Aubrey de Grey is a biomedical gerontologist seeking a cure for human aging. He has recently published a book on the topic entitled Ending Aging: The Rejuvenation Breakthroughs That Could Reverse Human Aging in Our Lifetime. He is open and supportive of his arrangements to be cryopreserved with Alcor Life Extension, and at the 7th Alcor Conference in Scottsdale, Arizona he discussed his decision to make it known in a presentation entitled “Is It Safe for a Biologist to Support Cryonics Publicly?”
The following transcript of Aubrey de Grey’s 7th Alcor Conference presentation has been corrected and approved by the author for publication. A low-quality mp3 of the talk is also available. To order the DVD set of the 2007 Alcor conference, visit Alcor’s website.
“I feel from experience that propounding a point-of-view that is extreme but is logically coherent is actually more productive in the long-run than propounding a point-of-view that is mealy-mouthed.”
Is It Safe for a Biologist to Support Cryonics Publicly?
Thank you all for showing up. I chose to give an off-the-cuff talk this time. I really didn’t want to bore everybody by saying things that you’ve heard before. So, this will be slightly disjointed, I suspect. It will be really a sequence of points, rather than really a reasoned sequence of arguments. But I feel that it’s a question whose time has come, a question that quite a lot of people who are supportive (at least privately, or perhaps even publicly) of complementary approaches to life extension are forced to think about and have an opinion on.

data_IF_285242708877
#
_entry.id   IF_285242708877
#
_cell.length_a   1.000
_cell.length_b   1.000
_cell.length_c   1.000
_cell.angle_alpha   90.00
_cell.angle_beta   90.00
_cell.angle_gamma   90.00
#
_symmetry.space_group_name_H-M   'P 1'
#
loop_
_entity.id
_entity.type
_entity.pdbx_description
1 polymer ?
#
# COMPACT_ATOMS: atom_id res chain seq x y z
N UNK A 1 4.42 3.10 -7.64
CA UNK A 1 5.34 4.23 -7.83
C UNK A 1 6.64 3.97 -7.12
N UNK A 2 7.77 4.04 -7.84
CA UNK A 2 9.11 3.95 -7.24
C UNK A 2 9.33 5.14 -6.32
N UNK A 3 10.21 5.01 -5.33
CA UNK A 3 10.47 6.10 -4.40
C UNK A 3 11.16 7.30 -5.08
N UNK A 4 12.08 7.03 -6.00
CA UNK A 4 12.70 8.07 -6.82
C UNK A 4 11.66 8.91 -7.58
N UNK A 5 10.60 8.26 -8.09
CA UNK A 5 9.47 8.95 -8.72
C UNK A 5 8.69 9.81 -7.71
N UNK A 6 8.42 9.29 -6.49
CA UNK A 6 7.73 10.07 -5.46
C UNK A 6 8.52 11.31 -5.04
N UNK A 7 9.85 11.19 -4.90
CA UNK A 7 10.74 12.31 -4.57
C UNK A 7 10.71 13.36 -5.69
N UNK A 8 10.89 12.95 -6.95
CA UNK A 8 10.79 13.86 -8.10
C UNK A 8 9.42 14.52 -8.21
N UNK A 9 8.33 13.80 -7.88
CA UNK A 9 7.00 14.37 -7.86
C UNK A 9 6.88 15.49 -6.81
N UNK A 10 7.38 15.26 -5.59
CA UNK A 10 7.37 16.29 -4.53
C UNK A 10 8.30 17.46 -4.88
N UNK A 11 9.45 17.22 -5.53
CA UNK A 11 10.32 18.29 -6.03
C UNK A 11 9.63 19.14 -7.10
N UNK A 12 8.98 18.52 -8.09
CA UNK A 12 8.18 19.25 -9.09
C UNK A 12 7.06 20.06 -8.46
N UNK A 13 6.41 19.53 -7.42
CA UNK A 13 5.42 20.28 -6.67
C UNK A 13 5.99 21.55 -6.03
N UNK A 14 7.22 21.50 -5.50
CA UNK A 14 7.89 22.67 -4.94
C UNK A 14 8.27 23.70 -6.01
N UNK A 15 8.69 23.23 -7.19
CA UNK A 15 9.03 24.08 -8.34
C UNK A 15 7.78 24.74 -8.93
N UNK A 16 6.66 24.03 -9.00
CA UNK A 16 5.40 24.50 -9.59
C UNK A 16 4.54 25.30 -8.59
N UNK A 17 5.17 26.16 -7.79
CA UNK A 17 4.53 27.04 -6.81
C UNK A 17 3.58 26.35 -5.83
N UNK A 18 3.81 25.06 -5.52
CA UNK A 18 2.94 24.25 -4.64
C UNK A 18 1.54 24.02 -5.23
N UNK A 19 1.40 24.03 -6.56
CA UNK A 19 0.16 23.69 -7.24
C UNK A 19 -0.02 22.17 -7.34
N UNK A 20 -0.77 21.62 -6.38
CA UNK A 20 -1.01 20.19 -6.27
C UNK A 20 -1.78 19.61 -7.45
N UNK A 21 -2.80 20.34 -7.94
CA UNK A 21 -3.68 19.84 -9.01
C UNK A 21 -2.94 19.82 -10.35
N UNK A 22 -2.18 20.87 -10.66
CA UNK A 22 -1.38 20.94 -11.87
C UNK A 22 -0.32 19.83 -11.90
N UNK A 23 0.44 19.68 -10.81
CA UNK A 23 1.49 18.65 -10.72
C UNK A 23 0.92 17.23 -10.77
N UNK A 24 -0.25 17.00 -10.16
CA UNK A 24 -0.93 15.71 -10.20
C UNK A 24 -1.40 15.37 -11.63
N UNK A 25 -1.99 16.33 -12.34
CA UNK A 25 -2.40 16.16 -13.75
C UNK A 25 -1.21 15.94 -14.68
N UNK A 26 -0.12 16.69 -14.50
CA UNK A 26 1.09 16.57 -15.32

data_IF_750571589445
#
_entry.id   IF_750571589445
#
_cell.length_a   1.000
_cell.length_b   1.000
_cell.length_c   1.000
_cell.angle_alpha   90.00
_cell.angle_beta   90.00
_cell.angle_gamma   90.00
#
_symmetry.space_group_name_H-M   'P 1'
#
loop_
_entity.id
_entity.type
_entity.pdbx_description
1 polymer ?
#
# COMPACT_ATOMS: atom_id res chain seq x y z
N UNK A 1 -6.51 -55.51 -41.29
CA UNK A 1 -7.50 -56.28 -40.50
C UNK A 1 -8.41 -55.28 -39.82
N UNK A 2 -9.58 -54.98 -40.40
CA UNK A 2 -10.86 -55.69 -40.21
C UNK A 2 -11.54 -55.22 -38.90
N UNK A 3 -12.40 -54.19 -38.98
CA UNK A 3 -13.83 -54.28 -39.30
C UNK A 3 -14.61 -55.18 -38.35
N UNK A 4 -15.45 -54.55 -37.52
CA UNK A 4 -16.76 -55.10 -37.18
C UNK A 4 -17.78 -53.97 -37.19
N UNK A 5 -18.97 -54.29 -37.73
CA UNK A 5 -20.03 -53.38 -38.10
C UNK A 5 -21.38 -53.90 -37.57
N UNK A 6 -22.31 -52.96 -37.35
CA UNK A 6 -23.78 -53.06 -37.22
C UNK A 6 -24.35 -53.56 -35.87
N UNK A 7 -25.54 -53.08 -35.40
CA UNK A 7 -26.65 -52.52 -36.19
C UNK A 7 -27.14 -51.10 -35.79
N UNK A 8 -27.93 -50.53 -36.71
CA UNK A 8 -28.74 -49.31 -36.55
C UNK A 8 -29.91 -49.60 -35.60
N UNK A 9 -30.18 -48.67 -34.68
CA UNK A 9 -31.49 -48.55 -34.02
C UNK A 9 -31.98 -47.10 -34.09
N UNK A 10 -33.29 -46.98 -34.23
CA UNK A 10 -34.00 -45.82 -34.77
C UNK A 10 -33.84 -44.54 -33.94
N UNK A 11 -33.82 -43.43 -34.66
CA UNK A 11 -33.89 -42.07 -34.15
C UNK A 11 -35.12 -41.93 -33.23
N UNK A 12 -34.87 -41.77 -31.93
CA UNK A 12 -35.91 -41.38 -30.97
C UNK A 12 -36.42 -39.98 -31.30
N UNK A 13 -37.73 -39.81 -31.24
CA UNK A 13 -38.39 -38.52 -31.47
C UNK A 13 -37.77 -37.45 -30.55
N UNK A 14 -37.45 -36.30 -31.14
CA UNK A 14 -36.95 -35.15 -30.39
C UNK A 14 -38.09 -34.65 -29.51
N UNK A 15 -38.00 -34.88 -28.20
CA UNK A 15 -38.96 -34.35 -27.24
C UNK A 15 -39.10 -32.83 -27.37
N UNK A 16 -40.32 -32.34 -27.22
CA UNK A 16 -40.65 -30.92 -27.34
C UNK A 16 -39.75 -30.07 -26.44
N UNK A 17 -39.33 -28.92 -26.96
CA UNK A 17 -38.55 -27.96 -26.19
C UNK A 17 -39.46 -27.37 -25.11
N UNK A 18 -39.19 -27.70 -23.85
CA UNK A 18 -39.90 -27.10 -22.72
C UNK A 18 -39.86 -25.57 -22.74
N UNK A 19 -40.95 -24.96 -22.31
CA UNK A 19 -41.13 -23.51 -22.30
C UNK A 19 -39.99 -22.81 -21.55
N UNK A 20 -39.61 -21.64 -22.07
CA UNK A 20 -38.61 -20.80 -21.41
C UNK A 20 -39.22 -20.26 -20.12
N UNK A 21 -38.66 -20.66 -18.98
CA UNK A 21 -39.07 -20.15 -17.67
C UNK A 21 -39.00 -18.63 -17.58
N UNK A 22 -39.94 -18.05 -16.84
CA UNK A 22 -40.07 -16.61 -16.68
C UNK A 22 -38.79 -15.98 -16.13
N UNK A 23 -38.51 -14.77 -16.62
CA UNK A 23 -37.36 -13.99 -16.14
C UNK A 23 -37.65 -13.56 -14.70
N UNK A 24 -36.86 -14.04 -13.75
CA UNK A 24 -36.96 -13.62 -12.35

You might think, Well, the answer to the question is obvious: that it’s obviously unsafe for a biologist to support cryonics publicly. I think this is what occurs to most scientists when they consider the possibility. Cryonics obviously does still have an image problem. People are unwilling to take it seriously. Even though the public may sometimes laugh nervously, they still laugh when the subject comes up. This means, of course, that one’s scientific colleagues will find it embarrassing to support cryonics. An incident that I thought I might relate occurred four years ago when I was running the first SENS conference in Cambridge, England at Queen’s College, the third of which happened just a few weeks ago.
Jerry Lemler was a speaker, and shortly before, in fact very shortly before, his talk he asked whether it would be okay for him to publicize that I was in the process of signing up as a member of Alcor. I did decide that it was fine for him to publicize this, which he did. A couple of hours later I was involved in a meeting of the Board of Directors of the British Society for Research on Aging, which is the learned society, the equivalent would be the American Aging Association, for example. I was on the Board of Directors at that time. And, I only had about five minutes, because I was running a conference, but I came in and they immediately said, “Well, we’ve got a problem here. We don’t think much of the idea of being publicly associated with someone who is going to have their head frozen.” The upshot was that eventually we came to a sort of negotiated compromise whereby I actually removed from my website the information that I was on the Board of Directors of the BSRA. It was a curious, curious conversation, but it definitely left me with no doubt of the implications of the decision I had taken.
It’s pretty obvious that it’s a major decision for a scientist to make. I will talk about the situations I’ve fortunately found myself in. The feeling one’s politically sensitive colleagues may have is not restricted to private meetings of the sort I’ve just described to you. It also happens publicly. Embarrassed colleagues will tend to be a bit derisory and any attempts at reasoned argument will be shouted down. And, you know, the results will be, well, predictable. I’m sure most of you here are familiar with the difficulties that some cryobiologists in cryonics have had over the years in maintaining a mainstream position of prominence within the field.